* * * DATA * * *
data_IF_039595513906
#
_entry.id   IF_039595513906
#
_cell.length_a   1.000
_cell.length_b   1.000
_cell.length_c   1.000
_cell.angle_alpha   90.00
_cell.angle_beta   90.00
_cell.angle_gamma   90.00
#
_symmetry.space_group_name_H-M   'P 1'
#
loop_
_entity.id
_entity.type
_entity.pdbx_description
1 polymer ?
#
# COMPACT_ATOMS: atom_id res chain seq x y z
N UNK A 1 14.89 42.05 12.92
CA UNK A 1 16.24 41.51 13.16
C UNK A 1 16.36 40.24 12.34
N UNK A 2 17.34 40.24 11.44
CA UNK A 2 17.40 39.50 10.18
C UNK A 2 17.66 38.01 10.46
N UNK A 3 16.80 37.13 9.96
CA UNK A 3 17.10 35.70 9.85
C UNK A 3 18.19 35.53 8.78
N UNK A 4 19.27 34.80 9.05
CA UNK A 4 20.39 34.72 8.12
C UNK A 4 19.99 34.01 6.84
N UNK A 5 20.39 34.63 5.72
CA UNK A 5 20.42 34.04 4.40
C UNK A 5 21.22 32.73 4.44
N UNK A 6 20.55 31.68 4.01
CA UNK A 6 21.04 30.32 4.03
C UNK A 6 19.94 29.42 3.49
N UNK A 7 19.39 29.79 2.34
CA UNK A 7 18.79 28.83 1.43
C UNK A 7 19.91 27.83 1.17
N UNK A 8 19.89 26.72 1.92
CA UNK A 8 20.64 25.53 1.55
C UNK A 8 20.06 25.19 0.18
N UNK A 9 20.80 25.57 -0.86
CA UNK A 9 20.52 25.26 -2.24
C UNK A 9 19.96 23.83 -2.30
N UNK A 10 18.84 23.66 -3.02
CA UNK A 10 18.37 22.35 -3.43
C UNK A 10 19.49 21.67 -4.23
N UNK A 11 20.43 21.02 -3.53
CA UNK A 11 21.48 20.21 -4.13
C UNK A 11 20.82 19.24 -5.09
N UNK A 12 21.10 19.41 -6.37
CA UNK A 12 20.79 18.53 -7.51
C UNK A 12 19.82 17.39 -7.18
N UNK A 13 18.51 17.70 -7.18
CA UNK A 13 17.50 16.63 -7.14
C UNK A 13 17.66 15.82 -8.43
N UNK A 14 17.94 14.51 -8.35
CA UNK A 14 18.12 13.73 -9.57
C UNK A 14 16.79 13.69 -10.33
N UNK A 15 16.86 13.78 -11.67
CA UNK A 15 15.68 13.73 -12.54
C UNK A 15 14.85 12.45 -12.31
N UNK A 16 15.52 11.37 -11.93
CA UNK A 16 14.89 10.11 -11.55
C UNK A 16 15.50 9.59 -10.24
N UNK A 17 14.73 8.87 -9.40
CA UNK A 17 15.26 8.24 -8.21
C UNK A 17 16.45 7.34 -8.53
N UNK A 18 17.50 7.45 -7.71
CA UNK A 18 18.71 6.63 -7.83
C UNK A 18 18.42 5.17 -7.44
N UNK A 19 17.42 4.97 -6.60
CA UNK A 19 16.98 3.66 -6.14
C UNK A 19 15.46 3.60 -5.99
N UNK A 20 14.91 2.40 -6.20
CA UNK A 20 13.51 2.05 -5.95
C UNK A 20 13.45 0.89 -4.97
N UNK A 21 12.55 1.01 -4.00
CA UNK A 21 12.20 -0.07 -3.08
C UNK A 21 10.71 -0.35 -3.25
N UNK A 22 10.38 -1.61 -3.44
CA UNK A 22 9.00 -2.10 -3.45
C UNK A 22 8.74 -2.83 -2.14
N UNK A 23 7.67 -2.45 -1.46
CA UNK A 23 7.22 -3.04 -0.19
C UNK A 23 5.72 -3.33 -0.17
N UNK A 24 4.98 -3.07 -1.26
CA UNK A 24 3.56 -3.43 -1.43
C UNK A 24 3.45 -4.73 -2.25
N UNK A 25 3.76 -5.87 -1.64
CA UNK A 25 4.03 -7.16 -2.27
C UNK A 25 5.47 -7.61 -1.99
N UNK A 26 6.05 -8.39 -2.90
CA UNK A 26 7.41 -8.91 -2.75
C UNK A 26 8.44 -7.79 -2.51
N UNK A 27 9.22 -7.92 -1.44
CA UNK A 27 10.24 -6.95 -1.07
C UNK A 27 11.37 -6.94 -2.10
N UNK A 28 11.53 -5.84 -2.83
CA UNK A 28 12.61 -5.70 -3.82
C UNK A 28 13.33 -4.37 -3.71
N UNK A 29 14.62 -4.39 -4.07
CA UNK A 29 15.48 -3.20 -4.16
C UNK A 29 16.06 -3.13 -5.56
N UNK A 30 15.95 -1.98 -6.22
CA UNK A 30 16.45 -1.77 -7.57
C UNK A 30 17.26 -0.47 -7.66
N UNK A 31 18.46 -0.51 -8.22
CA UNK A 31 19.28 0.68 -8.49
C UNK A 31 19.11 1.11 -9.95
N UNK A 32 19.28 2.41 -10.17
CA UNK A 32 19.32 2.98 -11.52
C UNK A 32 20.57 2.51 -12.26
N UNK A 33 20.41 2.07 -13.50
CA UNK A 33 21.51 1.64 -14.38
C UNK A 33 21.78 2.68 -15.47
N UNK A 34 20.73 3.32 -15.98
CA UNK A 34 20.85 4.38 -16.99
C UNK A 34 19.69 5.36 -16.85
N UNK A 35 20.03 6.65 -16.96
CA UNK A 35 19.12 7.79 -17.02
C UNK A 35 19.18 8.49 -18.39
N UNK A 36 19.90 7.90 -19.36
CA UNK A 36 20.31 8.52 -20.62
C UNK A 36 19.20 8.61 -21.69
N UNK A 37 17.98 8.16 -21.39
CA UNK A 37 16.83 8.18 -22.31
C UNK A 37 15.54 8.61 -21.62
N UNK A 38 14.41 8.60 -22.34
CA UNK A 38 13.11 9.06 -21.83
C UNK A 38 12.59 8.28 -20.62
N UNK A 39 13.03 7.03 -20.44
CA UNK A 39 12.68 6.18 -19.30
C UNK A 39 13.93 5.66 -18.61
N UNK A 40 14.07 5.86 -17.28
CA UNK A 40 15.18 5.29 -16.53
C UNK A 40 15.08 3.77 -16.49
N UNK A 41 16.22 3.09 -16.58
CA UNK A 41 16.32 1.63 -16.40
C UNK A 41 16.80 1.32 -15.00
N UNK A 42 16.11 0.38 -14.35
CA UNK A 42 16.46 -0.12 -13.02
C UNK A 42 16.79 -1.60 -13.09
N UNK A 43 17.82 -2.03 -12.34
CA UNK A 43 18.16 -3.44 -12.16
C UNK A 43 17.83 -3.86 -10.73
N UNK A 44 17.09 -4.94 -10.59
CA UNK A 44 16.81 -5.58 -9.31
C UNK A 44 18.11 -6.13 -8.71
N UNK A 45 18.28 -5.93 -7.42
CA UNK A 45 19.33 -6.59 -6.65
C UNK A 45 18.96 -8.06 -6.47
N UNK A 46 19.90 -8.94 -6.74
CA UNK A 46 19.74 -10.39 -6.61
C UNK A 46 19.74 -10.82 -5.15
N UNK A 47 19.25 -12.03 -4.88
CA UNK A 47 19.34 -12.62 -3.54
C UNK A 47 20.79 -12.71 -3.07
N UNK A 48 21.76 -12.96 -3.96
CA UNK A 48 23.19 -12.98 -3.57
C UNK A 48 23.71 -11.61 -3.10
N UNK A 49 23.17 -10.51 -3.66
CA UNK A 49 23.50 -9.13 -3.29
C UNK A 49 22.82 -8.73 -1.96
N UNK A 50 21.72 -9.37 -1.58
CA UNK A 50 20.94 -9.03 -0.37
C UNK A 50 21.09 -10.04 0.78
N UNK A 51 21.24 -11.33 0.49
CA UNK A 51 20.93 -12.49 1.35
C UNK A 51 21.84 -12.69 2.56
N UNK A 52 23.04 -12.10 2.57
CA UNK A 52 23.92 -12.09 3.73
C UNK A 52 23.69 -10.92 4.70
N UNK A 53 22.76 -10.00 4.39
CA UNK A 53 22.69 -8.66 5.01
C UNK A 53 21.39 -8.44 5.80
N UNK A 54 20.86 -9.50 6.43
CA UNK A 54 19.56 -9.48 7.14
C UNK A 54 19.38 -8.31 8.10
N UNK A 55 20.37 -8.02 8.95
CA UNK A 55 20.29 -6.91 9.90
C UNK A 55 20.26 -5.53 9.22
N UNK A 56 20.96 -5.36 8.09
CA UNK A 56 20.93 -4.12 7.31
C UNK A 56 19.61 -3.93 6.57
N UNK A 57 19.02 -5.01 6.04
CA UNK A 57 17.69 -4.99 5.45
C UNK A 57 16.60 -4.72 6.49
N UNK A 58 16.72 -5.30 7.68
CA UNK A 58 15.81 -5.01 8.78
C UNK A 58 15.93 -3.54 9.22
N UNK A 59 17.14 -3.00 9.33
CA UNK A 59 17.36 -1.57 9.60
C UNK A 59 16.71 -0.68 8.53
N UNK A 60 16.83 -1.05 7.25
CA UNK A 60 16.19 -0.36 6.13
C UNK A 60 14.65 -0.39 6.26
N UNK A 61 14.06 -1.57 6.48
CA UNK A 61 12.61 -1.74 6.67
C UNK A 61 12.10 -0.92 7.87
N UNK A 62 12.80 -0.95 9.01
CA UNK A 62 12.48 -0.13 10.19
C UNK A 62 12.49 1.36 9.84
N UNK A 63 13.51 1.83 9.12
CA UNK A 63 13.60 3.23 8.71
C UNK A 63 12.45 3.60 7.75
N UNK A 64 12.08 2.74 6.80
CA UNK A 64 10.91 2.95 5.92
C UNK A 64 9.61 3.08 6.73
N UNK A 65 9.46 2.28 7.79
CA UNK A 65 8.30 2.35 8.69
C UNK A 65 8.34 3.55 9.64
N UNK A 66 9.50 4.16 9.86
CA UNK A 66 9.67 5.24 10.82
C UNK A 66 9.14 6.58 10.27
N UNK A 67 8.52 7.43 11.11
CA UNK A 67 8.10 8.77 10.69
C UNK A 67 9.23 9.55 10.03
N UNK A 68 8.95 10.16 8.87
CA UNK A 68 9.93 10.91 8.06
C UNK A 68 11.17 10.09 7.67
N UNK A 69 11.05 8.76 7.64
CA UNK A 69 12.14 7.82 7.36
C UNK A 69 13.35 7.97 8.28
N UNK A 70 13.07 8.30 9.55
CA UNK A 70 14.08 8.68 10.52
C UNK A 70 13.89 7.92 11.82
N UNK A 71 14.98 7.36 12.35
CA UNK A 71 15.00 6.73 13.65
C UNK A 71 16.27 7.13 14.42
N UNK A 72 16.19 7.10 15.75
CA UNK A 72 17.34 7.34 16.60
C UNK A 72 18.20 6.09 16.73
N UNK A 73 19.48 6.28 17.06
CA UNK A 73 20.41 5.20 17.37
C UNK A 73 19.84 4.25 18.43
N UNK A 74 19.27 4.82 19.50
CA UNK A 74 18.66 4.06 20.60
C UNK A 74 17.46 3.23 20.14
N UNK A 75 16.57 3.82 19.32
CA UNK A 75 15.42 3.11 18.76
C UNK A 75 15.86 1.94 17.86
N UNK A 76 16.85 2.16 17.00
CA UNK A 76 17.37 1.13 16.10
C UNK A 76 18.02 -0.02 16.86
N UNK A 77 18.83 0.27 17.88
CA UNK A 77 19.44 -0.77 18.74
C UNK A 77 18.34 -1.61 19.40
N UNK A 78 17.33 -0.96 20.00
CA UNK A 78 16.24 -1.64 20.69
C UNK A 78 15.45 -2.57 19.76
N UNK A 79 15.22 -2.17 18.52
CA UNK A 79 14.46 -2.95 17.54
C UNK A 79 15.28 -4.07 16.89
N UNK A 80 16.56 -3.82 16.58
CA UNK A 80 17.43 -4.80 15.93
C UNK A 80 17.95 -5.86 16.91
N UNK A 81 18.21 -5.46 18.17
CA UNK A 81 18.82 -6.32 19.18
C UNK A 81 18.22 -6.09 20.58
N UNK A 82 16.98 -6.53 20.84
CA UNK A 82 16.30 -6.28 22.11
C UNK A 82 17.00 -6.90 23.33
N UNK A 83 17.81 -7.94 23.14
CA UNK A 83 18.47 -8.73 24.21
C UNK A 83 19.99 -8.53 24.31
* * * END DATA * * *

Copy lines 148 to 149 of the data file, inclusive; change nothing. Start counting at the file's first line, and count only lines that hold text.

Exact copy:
CA UNK A 43 18.16 -3.44 -12.16
C UNK A 43 17.83 -3.86 -10.73